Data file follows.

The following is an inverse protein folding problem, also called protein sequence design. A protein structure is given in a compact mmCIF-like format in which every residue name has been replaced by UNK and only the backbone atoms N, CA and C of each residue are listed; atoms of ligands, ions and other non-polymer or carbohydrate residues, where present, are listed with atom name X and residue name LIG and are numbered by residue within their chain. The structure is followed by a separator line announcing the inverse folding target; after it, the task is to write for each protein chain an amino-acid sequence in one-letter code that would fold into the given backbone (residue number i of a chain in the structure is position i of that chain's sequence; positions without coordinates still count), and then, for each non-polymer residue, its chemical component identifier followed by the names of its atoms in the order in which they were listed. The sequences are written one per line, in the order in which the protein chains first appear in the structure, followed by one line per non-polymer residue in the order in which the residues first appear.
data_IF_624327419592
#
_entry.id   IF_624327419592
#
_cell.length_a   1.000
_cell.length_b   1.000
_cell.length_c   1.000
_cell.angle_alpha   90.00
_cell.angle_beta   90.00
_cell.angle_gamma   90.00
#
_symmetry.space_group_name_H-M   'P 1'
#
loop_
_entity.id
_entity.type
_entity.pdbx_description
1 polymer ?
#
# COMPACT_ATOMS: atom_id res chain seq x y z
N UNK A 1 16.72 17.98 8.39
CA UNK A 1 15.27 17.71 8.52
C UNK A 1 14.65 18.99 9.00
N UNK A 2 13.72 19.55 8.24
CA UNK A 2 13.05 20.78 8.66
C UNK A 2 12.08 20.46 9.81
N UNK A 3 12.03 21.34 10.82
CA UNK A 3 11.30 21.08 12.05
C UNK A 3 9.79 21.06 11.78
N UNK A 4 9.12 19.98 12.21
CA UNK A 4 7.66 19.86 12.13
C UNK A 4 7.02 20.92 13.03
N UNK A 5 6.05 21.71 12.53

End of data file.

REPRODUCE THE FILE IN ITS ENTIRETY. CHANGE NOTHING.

The following is an inverse protein folding problem, also called protein sequence design. A protein structure is given in a compact mmCIF-like format in which every residue name has been replaced by UNK and only the backbone atoms N, CA and C of each residue are listed; atoms of ligands, ions and other non-polymer or carbohydrate residues, where present, are listed with atom name X and residue name LIG and are numbered by residue within their chain. The structure is followed by a separator line announcing the inverse folding target; after it, the task is to write for each protein chain an amino-acid sequence in one-letter code that would fold into the given backbone (residue number i of a chain in the structure is position i of that chain's sequence; positions without coordinates still count), and then, for each non-polymer residue, its chemical component identifier followed by the names of its atoms in the order in which they were listed. The sequences are written one per line, in the order in which the protein chains first appear in the structure, followed by one line per non-polymer residue in the order in which the residues first appear.
data_IF_624327419592
#
_entry.id   IF_624327419592
#
_cell.length_a   1.000
_cell.length_b   1.000
_cell.length_c   1.000
_cell.angle_alpha   90.00
_cell.angle_beta   90.00
_cell.angle_gamma   90.00
#
_symmetry.space_group_name_H-M   'P 1'
#
loop_
_entity.id
_entity.type
_entity.pdbx_description
1 polymer ?
#
# COMPACT_ATOMS: atom_id res chain seq x y z
N UNK A 1 16.72 17.98 8.39
CA UNK A 1 15.27 17.71 8.52
C UNK A 1 14.65 18.99 9.00
N UNK A 2 13.72 19.55 8.24
CA UNK A 2 13.05 20.78 8.66
C UNK A 2 12.08 20.46 9.81
N UNK A 3 12.03 21.34 10.82
CA UNK A 3 11.30 21.08 12.05
C UNK A 3 9.79 21.06 11.78
N UNK A 4 9.12 19.98 12.21
CA UNK A 4 7.66 19.86 12.13
C UNK A 4 7.02 20.92 13.03
N UNK A 5 6.05 21.71 12.53